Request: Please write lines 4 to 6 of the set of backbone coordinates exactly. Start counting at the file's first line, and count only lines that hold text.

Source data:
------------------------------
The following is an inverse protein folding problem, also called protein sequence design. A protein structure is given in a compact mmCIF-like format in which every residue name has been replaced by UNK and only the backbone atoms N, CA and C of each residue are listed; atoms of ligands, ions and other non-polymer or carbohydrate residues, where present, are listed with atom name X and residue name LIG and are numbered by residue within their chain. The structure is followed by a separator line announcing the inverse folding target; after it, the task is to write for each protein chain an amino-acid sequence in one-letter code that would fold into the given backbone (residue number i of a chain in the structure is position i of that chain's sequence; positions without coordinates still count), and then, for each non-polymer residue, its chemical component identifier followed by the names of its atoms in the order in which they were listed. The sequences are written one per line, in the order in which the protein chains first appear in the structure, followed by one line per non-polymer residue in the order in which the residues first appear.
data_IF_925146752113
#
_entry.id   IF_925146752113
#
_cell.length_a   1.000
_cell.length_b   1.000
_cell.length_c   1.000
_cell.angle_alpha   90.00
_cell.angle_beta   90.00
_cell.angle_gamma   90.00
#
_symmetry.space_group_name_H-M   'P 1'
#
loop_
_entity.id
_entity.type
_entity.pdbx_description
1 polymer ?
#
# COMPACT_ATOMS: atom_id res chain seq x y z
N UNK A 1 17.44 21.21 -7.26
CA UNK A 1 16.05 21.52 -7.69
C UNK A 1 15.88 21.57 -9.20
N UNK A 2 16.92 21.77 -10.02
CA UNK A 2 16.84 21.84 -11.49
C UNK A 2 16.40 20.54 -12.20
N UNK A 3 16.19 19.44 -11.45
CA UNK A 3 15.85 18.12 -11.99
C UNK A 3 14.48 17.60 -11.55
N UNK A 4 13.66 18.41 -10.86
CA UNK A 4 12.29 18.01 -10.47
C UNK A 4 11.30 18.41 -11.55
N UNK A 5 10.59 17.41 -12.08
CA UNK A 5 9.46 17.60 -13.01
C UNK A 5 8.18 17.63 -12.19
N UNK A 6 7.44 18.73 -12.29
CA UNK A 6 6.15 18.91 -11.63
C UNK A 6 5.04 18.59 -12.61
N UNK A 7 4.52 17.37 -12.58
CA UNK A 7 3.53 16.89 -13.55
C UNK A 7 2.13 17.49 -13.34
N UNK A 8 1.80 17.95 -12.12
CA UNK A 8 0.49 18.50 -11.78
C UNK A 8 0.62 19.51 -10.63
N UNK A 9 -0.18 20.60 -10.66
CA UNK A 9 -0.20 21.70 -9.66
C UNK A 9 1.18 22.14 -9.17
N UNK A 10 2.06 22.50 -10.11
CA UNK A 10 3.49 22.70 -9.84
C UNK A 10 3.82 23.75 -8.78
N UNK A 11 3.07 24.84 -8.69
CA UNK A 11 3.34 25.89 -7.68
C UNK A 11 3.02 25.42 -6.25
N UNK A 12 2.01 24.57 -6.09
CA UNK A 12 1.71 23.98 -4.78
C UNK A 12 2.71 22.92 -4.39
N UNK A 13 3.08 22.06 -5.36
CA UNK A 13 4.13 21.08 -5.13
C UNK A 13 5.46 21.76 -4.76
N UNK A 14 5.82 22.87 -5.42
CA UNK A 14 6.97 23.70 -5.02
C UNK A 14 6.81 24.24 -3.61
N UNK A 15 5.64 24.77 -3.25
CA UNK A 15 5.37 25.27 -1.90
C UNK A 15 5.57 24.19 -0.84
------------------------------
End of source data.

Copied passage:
_entry.id   IF_925146752113
#
_cell.length_a   1.000